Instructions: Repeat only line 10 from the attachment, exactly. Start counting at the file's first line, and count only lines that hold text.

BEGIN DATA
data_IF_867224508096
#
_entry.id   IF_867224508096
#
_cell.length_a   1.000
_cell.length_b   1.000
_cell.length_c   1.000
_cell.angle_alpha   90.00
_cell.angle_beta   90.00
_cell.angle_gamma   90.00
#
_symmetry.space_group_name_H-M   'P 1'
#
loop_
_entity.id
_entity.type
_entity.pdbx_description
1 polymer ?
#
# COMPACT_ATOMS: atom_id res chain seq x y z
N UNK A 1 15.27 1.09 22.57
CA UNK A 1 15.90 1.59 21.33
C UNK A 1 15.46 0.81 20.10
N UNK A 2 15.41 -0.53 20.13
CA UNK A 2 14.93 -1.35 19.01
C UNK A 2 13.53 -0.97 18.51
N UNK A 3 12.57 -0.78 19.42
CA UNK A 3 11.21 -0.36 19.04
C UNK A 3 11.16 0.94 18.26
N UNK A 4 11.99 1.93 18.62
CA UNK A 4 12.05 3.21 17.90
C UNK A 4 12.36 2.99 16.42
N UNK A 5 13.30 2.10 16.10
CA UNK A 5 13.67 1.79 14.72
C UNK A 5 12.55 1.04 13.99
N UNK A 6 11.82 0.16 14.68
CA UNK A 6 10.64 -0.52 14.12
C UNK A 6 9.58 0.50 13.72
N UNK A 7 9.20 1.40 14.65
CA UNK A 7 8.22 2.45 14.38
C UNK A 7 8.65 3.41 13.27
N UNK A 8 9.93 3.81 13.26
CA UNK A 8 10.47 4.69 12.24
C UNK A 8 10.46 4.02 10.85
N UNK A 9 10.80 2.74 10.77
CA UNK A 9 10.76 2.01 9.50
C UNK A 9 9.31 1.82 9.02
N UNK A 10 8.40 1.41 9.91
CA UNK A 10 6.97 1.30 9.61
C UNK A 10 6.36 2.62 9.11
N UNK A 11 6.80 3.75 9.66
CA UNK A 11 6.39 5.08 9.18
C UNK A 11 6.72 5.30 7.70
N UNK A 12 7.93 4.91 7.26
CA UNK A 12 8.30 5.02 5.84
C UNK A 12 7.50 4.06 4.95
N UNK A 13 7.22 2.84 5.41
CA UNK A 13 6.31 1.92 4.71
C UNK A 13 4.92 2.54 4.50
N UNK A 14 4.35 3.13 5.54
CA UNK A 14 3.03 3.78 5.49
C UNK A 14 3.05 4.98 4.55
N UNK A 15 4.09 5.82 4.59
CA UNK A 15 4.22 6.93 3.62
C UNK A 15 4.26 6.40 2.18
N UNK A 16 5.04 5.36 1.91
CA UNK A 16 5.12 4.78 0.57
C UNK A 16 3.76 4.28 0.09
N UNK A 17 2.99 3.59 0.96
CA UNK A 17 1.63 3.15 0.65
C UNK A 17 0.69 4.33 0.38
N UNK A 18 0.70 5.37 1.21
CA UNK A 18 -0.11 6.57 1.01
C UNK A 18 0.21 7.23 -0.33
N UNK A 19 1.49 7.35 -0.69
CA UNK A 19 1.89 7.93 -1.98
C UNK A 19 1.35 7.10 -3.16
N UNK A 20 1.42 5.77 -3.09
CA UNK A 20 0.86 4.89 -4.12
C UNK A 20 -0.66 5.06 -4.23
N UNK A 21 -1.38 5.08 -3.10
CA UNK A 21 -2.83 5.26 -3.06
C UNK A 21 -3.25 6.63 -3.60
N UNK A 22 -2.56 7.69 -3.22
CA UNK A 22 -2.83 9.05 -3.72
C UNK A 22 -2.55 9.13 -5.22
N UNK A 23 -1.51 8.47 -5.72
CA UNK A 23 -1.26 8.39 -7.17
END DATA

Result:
_cell.angle_gamma   90.00